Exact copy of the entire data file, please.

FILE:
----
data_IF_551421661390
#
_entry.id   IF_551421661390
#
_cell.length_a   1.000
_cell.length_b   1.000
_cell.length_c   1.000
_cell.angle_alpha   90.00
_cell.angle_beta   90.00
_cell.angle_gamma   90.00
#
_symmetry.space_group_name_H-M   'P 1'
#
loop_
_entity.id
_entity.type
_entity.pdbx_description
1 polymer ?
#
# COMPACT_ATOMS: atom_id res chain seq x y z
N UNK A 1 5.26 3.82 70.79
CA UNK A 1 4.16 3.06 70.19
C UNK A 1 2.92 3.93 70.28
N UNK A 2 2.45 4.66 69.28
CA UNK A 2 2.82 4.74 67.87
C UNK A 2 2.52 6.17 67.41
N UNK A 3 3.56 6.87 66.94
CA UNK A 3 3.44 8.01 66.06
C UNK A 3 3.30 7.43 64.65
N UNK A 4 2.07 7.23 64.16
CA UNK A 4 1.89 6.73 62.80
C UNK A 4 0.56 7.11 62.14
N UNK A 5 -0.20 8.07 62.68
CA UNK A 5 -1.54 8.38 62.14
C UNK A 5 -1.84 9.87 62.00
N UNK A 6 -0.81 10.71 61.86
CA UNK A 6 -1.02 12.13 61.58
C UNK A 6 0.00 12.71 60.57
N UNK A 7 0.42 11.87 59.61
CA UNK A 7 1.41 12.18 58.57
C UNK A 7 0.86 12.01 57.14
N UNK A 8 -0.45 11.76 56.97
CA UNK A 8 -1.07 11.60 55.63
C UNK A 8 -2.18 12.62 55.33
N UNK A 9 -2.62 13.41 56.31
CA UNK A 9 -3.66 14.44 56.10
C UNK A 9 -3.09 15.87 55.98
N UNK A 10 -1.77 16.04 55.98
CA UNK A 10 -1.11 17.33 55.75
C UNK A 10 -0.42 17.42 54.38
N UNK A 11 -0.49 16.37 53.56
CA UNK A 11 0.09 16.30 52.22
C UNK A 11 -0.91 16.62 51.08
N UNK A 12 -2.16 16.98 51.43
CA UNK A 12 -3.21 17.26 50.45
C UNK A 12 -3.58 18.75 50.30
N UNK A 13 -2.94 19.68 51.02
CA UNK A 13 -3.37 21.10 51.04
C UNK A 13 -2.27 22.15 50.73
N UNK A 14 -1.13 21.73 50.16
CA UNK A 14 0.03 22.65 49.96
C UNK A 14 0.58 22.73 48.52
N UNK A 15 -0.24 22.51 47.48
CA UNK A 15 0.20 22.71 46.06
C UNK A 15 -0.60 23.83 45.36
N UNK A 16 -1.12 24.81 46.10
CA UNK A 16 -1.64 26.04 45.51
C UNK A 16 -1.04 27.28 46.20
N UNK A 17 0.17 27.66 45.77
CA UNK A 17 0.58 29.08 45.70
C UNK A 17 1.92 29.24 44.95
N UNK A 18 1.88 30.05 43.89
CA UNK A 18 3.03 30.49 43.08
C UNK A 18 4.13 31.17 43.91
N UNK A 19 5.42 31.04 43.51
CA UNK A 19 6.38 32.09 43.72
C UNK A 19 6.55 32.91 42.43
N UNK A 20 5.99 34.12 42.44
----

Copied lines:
data_IF_551421661390
#
_entry.id   IF_551421661390
#
_cell.length_a   1.000
_cell.length_b   1.000
_cell.length_c   1.000
_cell.angle_alpha   90.00
_cell.angle_beta   90.00
_cell.angle_gamma   90.00
#
_symmetry.space_group_name_H-M   'P 1'
#
loop_
_entity.id
_entity.type
_entity.pdbx_description
1 polymer ?
#
# COMPACT_ATOMS: atom_id res chain seq x y z
N UNK A 1 5.26 3.82 70.79
CA UNK A 1 4.16 3.06 70.19
C UNK A 1 2.92 3.93 70.28
N UNK A 2 2.45 4.66 69.28
CA UNK A 2 2.82 4.74 67.87
C UNK A 2 2.52 6.17 67.41
N UNK A 3 3.56 6.87 66.94
CA UNK A 3 3.44 8.01 66.06
C UNK A 3 3.30 7.43 64.65
N UNK A 4 2.07 7.23 64.16
CA UNK A 4 1.89 6.73 62.80
C UNK A 4 0.56 7.11 62.14
N UNK A 5 -0.20 8.07 62.68
CA UNK A 5 -1.54 8.38 62.14
C UNK A 5 -1.84 9.87 62.00
N UNK A 6 -0.81 10.71 61.86
CA UNK A 6 -1.02 12.13 61.58
C UNK A 6 0.00 12.71 60.57
N UNK A 7 0.42 11.87 59.61
CA UNK A 7 1.41 12.18 58.57
C UNK A 7 0.86 12.01 57.14
N UNK A 8 -0.45 11.76 56.97
CA UNK A 8 -1.07 11.60 55.63
C UNK A 8 -2.18 12.62 55.33
N UNK A 9 -2.62 13.41 56.31
CA UNK A 9 -3.66 14.44 56.10
C UNK A 9 -3.09 15.87 55.98
N UNK A 10 -1.77 16.04 55.98
CA UNK A 10 -1.11 17.33 55.75
C UNK A 10 -0.42 17.42 54.38
N UNK A 11 -0.49 16.37 53.56
CA UNK A 11 0.09 16.30 52.22
C UNK A 11 -0.91 16.62 51.08
N UNK A 12 -2.16 16.98 51.43
CA UNK A 12 -3.21 17.26 50.45
C UNK A 12 -3.58 18.75 50.30
N UNK A 13 -2.94 19.68 51.02
CA UNK A 13 -3.37 21.10 51.04
C UNK A 13 -2.27 22.15 50.73
N UNK A 14 -1.13 21.73 50.16
CA UNK A 14 0.03 22.65 49.96
C UNK A 14 0.58 22.73 48.52
N UNK A 15 -0.24 22.51 47.48
CA UNK A 15 0.20 22.71 46.06
C UNK A 15 -0.60 23.83 45.36
N UNK A 16 -1.12 24.81 46.10
CA UNK A 16 -1.64 26.04 45.51
C UNK A 16 -1.04 27.28 46.20
N UNK A 17 0.17 27.66 45.77
CA UNK A 17 0.58 29.08 45.70
C UNK A 17 1.92 29.24 44.95
N UNK A 18 1.88 30.05 43.89
CA UNK A 18 3.03 30.49 43.08
C UNK A 18 4.13 31.17 43.91
N UNK A 19 5.42 31.04 43.51
CA UNK A 19 6.38 32.09 43.72
C UNK A 19 6.55 32.91 42.43
N UNK A 20 5.99 34.12 42.44